Murder Pamphlets: Elizabeth Caldwell & the Worldly Husband

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On June 18, 1603, Elizabeth Caldwell was hanged. She’d been convicted of murder after conspiring to murder her husband and instead killing a bystander. A 1604 murder pamphlet called A True Discourse of the Practices of Elizabeth Caldwell tells the story.

Like other murder pamphlets, this one is hyperbolic. It manipulates the reader, trying to impress upon us a vision of Elizabeth and those in her world.

Elizabeth, Young and Well-Born

Elizabeth was a young, beautiful woman from an affluent family. As the daughter of a gentry, Elizabeth was well-born and brought up with great care and attention.

At an early age, Elizabeth was married to Thomas Caldwell, who was also young and apparently “gentle”.

There was just one thing: he was worldly.

That’s right, he loved to travel. This was a problem that made him ill-suited for fulfilling his duties as a husband. The writer of the murder pamphlet takes on a tone of warning, as if we should be cautious of our own desires to travel.

The reader is left to wonder about this husband. Was he able to provide for his wife financially? Did he intentionally leave his wife alone, or did she simply not enjoy traveling? We get few details about why Thomas sucked as a husband.

The Death of an Innocent

With Elizabeth left alone so often, she became vulnerable to the world of sex outside of her marriage. Adultery found her in the form of a man named Jeffrie Bownd and a woman, Isabell Hall, who allowed them to meet at her home for their rendezvous.

The pamphlet alleges that Bownd and Hall encouraged Elizabeth to murder her husband in 1602. They decided that Elizabeth would do this by poisoning some oatcakes.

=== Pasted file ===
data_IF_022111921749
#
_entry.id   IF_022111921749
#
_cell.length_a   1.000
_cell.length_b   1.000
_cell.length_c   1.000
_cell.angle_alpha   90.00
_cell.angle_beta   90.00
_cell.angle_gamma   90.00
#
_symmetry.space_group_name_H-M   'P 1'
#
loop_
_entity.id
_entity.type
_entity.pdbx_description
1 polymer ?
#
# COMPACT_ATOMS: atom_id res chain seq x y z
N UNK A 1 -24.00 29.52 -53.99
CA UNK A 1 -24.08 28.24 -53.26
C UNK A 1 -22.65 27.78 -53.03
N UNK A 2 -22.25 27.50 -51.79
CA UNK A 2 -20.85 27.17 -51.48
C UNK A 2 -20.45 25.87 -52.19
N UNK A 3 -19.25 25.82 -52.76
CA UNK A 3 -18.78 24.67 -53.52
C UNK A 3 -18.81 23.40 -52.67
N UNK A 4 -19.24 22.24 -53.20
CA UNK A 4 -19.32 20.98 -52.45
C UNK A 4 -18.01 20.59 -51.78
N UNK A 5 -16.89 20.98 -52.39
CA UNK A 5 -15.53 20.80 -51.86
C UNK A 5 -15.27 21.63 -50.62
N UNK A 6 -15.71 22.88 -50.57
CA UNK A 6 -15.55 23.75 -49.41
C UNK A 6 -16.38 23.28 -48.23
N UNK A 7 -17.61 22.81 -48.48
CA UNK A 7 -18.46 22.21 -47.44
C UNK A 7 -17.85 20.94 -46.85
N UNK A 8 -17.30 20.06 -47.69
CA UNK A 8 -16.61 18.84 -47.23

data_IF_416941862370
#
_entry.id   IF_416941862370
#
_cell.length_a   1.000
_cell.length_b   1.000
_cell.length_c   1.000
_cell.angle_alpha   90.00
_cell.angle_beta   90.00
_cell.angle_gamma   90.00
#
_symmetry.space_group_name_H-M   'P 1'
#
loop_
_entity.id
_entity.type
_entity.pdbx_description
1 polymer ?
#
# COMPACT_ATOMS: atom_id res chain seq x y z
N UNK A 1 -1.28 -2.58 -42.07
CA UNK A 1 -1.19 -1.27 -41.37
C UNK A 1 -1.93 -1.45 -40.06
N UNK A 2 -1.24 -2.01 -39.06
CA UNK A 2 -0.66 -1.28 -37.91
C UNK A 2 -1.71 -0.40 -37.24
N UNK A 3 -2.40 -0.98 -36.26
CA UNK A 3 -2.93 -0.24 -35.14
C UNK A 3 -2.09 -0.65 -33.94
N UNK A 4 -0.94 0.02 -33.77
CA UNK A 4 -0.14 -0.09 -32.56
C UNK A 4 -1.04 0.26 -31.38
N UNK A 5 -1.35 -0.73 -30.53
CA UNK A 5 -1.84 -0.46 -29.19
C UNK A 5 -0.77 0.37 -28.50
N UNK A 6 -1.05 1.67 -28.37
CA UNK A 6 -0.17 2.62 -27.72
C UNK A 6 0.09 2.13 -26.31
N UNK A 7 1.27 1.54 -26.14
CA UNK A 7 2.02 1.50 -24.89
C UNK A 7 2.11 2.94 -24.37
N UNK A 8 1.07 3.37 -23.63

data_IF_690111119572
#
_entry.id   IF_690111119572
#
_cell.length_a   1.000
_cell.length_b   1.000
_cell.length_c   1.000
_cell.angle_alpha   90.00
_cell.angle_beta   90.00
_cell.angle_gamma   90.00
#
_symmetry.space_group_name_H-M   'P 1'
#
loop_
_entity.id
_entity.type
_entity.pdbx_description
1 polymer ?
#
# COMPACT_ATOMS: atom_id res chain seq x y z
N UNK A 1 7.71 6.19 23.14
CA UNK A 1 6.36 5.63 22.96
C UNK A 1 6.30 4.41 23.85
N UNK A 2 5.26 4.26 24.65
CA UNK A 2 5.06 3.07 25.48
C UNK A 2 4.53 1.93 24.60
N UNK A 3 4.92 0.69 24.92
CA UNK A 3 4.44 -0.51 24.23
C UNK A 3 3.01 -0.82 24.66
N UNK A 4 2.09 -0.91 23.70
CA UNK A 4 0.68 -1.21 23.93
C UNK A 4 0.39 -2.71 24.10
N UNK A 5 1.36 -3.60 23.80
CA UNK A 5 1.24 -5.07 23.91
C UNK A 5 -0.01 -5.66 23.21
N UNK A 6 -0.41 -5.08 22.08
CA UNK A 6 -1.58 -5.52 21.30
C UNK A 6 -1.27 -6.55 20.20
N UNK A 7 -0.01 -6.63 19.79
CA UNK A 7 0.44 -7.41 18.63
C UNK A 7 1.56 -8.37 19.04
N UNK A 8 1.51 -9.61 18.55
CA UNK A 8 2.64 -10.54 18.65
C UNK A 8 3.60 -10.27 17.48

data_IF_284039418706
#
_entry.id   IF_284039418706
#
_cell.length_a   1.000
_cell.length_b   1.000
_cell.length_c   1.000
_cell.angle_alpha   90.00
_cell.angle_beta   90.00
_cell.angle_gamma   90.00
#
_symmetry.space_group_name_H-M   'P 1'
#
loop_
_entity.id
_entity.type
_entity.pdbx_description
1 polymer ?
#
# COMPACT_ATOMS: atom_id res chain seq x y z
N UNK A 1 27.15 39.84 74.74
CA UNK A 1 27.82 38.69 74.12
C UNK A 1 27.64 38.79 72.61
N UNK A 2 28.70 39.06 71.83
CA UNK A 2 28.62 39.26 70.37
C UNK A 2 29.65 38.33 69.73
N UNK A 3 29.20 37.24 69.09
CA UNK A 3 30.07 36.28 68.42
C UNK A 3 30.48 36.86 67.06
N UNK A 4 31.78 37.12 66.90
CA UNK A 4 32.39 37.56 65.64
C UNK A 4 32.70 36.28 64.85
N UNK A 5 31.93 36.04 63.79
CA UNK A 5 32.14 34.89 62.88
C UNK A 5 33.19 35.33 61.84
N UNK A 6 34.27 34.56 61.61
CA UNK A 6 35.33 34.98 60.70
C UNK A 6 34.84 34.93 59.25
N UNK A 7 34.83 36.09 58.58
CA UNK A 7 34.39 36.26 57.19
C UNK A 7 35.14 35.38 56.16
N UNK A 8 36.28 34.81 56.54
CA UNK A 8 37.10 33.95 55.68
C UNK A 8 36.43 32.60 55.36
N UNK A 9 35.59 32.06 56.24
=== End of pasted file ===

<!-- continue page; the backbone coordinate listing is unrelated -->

Not only did Elizabeth’s poison fail to kill Thomas, but it actually killed a child who happened to be at the home. Now, this child is not explained and is treated as somewhat of an afterthought. The child was apparently not Elizabeth and Thomas’ child.

Elizabeth at Trial

Elizabeth’s trial was held at Chester Assizes, which is now known as Chester Crown Court, in September 1602. There, she pleaded guilty. Bownd and Hall were also guilty, though the extent of their participation is vaguely shared.

Elizabeth was condemned to death, but she was not executed right away because she was pregnant. Once she gave birth, Elizabeth could be killed. She wasn’t executed until June of the next year, and Hall was also executed at this time.

Before the two women were killed, Bownd was also executed. In fact, he was executed on the same day Elizabeth gave birth to her son.

Elizabeth went to her death peacefully, saying she trusted God. Before her death, she allegedly blamed the attempted murder on weakness, poverty, and the absence of her husband.

Essentially, she was pinning the murder on her husband and failing to take responsibility for her own actions, which led to the death of a child.

Sources

Robson, Lynn. “‘NOW FAREWELL TO THE LAWE, TOO LONG HAVE I BEEN IN THY SUBJECTION’: EARLY MODERN MURDER, CALVINISM AND FEMALE SPIRITUAL AUTHORITY.” Literature and Theology, vol. 22, no. 3, 2008, pp. 295–312. JSTOR, www.jstor.org/stable/23926891.

A True Discourse of the Practices of Elizabeth Caldwell (1604).

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